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Raw data of thousands of payment cards issued by Singapore banks stolen by the online equivalent of a traditional card sniffer
The payment card information belonging to thousands of customers of Singapore banks was believed to have been compromised by a type of web-based malware and put up for sale on the dark web, according to Singapore-based cyber security company Group-IB.
During their analysis of underground card shops, Group-IB’s threat hunting team discovered a spike in the sale of raw data of 4,166 compromised payment cards – including CVV, card number and expiration date – issued by Singapore banks.
Group-IB said the data was uploaded in April 2019, and that the spike took place on 1 April when a database containing data on 1,726 compromised cards was put up. The mean figure from January to August 2019 was 2,379 cards per month.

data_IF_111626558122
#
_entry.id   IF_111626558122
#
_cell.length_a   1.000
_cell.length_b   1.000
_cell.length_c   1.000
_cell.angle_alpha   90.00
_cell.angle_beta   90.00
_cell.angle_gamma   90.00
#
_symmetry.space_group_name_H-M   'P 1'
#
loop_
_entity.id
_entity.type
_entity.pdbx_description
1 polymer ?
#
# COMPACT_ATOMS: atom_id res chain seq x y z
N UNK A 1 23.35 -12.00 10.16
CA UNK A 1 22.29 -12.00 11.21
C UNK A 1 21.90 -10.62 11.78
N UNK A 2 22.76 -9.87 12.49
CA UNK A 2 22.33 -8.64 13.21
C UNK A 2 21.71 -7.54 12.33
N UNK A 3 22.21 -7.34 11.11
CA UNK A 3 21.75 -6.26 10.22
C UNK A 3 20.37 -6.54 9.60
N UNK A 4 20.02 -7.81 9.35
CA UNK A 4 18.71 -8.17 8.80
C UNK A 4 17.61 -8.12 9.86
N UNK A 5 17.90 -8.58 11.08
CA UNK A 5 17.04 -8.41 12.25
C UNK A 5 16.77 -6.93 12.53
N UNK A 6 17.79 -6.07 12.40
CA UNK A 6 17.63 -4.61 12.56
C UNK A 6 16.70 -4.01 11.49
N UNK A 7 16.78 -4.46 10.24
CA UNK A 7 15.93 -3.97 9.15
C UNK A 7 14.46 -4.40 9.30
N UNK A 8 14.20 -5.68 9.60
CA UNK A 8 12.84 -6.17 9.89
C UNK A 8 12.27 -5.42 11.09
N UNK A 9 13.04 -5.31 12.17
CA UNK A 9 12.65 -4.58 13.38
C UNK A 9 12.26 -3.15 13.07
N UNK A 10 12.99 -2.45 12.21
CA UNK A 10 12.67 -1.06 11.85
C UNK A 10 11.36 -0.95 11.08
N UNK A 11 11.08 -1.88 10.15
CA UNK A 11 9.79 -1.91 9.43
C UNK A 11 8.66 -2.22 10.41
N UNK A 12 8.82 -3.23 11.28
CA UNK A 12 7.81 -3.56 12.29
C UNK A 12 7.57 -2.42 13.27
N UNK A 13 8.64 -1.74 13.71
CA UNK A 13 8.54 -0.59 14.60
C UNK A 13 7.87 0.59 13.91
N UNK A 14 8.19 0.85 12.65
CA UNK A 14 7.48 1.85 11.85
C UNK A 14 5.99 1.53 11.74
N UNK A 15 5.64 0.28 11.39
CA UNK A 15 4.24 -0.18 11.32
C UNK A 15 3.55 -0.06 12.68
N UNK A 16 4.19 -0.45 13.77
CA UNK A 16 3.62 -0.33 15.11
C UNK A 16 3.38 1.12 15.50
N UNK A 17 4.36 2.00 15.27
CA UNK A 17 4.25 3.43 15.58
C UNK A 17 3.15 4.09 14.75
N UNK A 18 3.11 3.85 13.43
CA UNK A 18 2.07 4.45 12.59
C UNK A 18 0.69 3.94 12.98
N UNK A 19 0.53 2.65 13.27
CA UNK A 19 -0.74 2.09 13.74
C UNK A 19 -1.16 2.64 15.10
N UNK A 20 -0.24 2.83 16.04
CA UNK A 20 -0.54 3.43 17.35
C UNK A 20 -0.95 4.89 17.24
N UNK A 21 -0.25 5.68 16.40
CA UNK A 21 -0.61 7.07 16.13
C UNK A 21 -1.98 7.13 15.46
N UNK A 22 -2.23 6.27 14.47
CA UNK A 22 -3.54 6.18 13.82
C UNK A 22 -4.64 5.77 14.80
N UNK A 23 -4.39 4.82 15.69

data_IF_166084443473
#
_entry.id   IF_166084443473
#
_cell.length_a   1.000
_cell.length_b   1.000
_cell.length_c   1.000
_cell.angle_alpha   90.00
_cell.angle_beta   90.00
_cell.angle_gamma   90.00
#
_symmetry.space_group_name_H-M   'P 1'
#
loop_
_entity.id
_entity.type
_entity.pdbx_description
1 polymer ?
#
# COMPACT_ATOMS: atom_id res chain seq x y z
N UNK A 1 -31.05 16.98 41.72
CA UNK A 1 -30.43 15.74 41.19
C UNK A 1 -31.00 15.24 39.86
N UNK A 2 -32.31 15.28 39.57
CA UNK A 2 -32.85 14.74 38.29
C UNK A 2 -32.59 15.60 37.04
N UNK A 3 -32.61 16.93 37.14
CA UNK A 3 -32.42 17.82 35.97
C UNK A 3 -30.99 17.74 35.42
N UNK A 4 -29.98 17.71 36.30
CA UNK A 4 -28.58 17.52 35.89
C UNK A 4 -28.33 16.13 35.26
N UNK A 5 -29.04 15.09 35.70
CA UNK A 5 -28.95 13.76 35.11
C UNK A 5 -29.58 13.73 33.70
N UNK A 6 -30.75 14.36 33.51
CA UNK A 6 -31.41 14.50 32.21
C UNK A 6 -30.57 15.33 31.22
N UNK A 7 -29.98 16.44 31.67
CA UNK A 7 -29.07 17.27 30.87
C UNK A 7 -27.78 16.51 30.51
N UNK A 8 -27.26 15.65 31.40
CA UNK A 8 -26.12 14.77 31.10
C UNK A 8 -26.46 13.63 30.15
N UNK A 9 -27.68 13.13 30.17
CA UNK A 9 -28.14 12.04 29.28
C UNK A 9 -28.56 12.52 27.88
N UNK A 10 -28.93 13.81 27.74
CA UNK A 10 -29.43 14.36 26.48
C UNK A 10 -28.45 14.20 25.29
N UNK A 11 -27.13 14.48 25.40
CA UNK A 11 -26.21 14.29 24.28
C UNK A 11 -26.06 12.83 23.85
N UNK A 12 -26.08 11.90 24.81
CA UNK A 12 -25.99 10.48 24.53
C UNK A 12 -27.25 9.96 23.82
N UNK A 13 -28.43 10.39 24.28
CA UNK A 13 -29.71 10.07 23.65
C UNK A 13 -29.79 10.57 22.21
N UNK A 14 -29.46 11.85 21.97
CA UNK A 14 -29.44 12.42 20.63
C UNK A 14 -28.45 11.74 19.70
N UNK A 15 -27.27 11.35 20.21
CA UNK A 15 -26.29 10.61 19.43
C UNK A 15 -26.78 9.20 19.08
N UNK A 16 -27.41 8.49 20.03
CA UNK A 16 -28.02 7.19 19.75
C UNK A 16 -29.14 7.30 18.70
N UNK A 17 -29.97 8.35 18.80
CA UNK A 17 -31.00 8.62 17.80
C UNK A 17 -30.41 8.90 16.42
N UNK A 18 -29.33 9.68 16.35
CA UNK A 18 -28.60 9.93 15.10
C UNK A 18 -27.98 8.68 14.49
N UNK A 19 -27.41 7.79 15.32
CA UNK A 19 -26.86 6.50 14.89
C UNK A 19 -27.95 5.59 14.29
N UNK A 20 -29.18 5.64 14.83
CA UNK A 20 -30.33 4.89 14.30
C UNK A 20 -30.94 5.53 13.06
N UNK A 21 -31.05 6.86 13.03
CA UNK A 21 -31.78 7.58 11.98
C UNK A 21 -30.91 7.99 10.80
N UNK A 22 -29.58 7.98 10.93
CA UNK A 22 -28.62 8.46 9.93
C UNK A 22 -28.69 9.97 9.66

The malware can infect websites powered by different content management systems and is hard to uncover using traditional signature-based detection methods, making it even more dangerous, said Group-IB.
In the first eight months of 2019, Group-IB experts found data on 26,102 compromised payment cards issued by Singapore banks that were put up for sale on dark web card shops. The total underground market value of this data is estimated at nearly $1.8m.
Nevertheless, Group-IB said Singapore offers a higher level of protection compared to other countries in Asia-Pacific, thanks to security measures mandated by Singaporean authorities, such as the use of one-time passwords for online transactions, as well as EMV chip cards.
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